President Barack Obama issued an official statement on the eve of Christmas Eve, expressing concern for Christians who are suffering persecution in the Middle East.
The statement could have come from pressure from numerous circles, encouraging the Obama Administration to pay closer attention to the plight of Christians in the Middle East.
Congressional lawmakers from the House of Representatives reached out to Secretary of State John Kerry about “persistent” reports that the administration may exclude Christians and other minorities in an upcoming genocide determination against ISIS that would only mention Yazidis, a non-Christian sect that ISIS has targeted.
The letter from House Foreign Affairs Committee Chairman Ed Royce (R-Calif.), signed by 29 other lawmakers, notes that when asked at a Nov. 4 hearing whether genocide is occurring in the Middle East, Assistant Secretary of State Anne Patterson just said “there will be some announcements on that very shortly.”
“The Committee has been seeking additional information from the Department of State since, but has received none,” the Congress members wrote.
“At the hands of ISIL, Christians and other minorities have faced mass murder, crucifixions, sexual slavery, torture, beheadings, the kidnapping of children, and other violence deliberately calculated to eliminate their communities from the so-called Islamic State,” the letter to Kerry continues.
“Any genocide determination must reflect the full reality of the situation based on the best evidence available,” the letter concluded.
Pressure on the Obama Administration has also come from Greek Orthodox Church circles.
Earlier in the month, the Greek Orthodox Metropolis of Chicago passed a resolution at its annual laity conference calling on the White House to recognize the persecution against Christians as a “genocide.”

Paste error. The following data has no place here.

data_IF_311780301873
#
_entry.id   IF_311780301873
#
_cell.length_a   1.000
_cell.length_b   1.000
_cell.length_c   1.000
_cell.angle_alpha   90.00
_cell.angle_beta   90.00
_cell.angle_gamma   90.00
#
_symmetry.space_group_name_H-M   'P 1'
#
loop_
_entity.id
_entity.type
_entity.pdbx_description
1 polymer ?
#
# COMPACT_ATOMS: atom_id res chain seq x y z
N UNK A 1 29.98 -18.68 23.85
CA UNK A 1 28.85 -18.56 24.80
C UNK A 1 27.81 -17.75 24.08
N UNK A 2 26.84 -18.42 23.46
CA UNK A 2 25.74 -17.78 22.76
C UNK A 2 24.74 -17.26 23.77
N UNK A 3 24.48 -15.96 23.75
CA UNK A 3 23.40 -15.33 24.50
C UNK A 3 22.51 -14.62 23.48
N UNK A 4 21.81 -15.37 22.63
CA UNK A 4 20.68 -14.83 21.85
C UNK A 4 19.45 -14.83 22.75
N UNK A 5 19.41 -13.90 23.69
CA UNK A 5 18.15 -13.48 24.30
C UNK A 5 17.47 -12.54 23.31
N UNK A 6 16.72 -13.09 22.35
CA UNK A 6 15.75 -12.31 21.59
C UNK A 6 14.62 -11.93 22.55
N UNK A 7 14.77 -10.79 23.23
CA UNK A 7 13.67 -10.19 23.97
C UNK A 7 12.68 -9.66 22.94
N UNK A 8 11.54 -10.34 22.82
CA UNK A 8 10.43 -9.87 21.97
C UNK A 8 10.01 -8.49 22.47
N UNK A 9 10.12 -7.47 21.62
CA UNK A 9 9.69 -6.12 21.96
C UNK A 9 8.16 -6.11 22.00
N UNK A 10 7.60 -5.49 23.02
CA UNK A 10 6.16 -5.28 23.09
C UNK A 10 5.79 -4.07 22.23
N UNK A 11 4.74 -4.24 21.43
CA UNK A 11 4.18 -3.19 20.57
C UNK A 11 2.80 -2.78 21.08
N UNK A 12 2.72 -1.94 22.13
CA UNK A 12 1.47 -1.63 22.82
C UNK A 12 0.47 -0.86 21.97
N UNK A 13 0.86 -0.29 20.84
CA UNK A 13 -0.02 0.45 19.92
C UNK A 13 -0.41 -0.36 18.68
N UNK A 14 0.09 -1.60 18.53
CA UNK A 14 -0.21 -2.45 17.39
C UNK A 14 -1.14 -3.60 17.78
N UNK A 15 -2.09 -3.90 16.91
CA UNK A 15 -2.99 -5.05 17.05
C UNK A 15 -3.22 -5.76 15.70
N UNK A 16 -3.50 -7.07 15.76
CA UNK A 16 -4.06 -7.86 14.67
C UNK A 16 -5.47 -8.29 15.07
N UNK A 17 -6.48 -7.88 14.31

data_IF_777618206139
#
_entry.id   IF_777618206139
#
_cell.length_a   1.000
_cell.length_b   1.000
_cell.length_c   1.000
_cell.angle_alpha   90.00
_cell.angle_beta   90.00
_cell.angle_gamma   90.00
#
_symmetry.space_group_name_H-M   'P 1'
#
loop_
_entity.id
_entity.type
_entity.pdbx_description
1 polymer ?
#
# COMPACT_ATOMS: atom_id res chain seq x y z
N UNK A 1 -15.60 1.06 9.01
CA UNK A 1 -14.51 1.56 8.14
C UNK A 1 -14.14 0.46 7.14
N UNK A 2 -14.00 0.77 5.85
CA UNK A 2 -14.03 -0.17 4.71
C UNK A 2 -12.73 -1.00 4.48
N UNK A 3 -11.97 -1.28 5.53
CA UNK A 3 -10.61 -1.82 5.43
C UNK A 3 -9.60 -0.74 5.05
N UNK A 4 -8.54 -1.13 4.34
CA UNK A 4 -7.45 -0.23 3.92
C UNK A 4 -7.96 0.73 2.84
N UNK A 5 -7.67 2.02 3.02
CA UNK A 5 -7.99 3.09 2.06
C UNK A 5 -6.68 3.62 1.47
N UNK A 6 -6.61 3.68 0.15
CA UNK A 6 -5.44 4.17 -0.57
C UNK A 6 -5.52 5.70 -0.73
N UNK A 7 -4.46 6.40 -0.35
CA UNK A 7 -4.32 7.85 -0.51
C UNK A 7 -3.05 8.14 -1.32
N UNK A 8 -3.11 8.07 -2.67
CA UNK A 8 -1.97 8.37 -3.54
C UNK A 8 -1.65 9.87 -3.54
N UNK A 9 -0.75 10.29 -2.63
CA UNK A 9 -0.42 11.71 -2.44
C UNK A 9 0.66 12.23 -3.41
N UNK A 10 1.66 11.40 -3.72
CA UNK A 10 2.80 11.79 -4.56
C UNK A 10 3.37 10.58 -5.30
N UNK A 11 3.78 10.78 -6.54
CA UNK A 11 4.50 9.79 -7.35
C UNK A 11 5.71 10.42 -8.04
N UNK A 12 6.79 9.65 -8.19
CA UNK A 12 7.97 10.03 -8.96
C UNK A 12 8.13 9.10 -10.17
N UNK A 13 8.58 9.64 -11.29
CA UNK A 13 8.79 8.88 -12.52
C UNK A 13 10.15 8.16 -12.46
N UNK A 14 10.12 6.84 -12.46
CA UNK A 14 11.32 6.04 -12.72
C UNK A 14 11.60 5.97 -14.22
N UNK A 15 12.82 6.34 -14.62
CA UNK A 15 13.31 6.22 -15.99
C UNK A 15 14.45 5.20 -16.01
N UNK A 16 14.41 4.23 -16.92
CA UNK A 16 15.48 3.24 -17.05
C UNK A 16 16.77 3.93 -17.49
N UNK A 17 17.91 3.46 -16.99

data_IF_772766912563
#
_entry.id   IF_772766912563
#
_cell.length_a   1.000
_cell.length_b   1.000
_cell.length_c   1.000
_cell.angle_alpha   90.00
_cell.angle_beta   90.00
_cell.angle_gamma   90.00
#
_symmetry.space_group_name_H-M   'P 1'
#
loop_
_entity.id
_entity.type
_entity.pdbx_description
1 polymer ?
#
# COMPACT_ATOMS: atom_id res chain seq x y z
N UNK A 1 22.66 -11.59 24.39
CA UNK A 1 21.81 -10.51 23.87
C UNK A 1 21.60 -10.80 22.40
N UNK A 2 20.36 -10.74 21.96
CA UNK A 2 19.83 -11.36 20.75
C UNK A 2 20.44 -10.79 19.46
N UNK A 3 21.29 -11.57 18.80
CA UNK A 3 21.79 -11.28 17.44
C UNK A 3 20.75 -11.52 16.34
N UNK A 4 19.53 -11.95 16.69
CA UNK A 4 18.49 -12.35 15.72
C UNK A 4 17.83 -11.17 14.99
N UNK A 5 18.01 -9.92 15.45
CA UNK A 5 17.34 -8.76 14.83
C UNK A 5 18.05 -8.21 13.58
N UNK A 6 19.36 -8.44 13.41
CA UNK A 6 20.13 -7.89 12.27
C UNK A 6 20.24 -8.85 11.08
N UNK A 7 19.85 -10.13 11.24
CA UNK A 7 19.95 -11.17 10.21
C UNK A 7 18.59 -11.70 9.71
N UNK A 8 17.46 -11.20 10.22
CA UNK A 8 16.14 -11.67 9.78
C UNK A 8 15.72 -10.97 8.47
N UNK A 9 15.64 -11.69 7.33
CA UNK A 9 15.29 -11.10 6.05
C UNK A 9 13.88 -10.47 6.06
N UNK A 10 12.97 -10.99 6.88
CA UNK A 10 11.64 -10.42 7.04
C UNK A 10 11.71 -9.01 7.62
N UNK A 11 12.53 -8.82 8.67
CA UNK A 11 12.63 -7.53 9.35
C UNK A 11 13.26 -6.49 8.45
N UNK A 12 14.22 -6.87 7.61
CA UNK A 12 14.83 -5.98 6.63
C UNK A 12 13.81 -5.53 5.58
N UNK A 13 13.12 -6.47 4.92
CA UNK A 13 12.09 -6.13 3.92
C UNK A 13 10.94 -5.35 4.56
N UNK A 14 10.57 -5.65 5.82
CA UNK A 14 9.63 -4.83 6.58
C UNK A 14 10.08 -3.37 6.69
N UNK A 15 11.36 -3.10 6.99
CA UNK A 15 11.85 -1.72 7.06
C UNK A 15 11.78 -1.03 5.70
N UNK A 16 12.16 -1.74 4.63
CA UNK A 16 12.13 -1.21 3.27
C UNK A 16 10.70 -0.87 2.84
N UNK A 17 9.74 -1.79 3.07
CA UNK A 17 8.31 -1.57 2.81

Bishop Demetrios of Mokissos, Chancellor of the Chicago Metropolis also had numerous editorials published on the matter in major Midwest newspapers including the Chicago Sun Times and newspapers in Indianapolis, Indiana and Des Moines, Iowa, amongst others.
Officials at the Chicago Metropolis sent their unanimous resolution to the White House over a month ago after it was passed at the annual gathering of church delegates.
President Obama’s complete White House Statement:
Statement by the President on Persecuted Christians at Christmas
During this season of Advent, Christians in the United States and around the world are preparing to celebrate the birth of Jesus Christ. At this time, those of us fortunate enough to live in countries that honor the birthright of all people to practice their faith freely give thanks for that blessing. Michelle and I are also ever-mindful that many of our fellow Christians do not enjoy that right, and hold especially close to our hearts and minds those who have been driven from their ancient homelands by unspeakable violence and persecution.
In some areas of the Middle East where church bells have rung for centuries on Christmas Day, this year they will be silent; this silence bears tragic witness to the brutal atrocities committed against these communities by ISIL.
We join with people around the world in praying for God’s protection for persecuted Christians and those of other faiths, as well as for those brave men and women engaged in our military, diplomatic, and humanitarian efforts to alleviate their suffering and restore stability, security, and hope to their nations. As the old Christmas carol reminds us:
The Wrong shall fail,
The Right prevail,
With peace on earth, good-will to men.